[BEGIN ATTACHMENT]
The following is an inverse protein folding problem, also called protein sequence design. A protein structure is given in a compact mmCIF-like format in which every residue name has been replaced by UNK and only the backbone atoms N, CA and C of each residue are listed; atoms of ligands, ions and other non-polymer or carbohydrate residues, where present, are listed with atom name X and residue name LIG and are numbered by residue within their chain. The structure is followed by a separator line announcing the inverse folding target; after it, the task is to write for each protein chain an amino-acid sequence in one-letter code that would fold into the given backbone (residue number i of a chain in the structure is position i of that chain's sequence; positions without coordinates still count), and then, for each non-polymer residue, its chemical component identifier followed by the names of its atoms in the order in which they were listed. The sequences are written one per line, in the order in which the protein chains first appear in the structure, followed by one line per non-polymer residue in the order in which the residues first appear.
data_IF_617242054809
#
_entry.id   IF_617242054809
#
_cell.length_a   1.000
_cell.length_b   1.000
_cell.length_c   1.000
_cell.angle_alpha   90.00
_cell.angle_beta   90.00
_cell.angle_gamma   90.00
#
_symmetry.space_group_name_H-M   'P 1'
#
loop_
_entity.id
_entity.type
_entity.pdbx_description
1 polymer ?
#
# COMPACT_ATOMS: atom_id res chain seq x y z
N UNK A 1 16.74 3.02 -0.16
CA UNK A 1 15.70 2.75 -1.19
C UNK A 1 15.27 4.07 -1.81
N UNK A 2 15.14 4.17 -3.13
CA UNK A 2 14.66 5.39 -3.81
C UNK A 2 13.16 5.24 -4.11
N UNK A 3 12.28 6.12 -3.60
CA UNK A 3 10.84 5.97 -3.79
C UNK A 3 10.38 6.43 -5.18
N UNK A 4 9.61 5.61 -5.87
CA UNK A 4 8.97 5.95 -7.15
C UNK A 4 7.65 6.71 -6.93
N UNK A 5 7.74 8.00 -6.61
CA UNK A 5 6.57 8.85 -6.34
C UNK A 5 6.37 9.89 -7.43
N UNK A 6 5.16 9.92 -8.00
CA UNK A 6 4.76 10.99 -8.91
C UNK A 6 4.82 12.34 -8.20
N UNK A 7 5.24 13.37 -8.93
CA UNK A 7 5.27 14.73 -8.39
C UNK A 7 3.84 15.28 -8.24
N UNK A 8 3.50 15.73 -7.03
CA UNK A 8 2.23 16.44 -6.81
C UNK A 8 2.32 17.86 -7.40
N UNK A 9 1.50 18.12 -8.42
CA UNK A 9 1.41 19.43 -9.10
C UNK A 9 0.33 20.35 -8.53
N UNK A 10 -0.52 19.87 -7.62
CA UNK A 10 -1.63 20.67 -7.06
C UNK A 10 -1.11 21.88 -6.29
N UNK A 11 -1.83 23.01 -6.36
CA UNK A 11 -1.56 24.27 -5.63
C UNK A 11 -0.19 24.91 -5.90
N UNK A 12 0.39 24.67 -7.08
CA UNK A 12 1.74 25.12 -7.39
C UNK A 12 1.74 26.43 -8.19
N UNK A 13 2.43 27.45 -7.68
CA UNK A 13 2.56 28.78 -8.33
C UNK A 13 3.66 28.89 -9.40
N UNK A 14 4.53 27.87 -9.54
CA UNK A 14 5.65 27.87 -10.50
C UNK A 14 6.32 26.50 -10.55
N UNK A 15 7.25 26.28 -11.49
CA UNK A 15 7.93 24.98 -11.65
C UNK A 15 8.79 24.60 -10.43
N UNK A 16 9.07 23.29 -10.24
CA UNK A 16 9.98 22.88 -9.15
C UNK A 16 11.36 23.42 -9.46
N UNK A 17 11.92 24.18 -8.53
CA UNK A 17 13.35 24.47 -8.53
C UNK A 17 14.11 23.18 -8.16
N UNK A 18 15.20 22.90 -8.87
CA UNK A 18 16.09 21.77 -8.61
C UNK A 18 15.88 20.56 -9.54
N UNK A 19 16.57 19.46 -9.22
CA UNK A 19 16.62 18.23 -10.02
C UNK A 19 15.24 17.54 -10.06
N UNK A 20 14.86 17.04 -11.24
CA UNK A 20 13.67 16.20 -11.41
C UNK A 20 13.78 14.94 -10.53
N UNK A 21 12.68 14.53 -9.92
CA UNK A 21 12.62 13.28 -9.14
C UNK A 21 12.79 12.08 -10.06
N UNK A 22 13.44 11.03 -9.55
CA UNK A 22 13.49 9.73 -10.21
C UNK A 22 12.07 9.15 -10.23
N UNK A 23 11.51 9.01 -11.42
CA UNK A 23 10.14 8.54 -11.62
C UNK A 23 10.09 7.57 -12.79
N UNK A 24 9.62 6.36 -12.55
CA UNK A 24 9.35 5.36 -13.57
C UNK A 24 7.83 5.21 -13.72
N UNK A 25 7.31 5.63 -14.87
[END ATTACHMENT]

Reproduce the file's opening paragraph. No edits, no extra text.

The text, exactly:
The following is an inverse protein folding problem, also called protein sequence design. A protein structure is given in a compact mmCIF-like format in which every residue name has been replaced by UNK and only the backbone atoms N, CA and C of each residue are listed; atoms of ligands, ions and other non-polymer or carbohydrate residues, where present, are listed with atom name X and residue name LIG and are numbered by residue within their chain. The structure is followed by a separator line announcing the inverse folding target; after it, the task is to write for each protein chain an amino-acid sequence in one-letter code that would fold into the given backbone (residue number i of a chain in the structure is position i of that chain's sequence; positions without coordinates still count), and then, for each non-polymer residue, its chemical component identifier followed by the names of its atoms in the order in which they were listed. The sequences are written one per line, in the order in which the protein chains first appear in the structure, followed by one line per non-polymer residue in the order in which the residues first appear.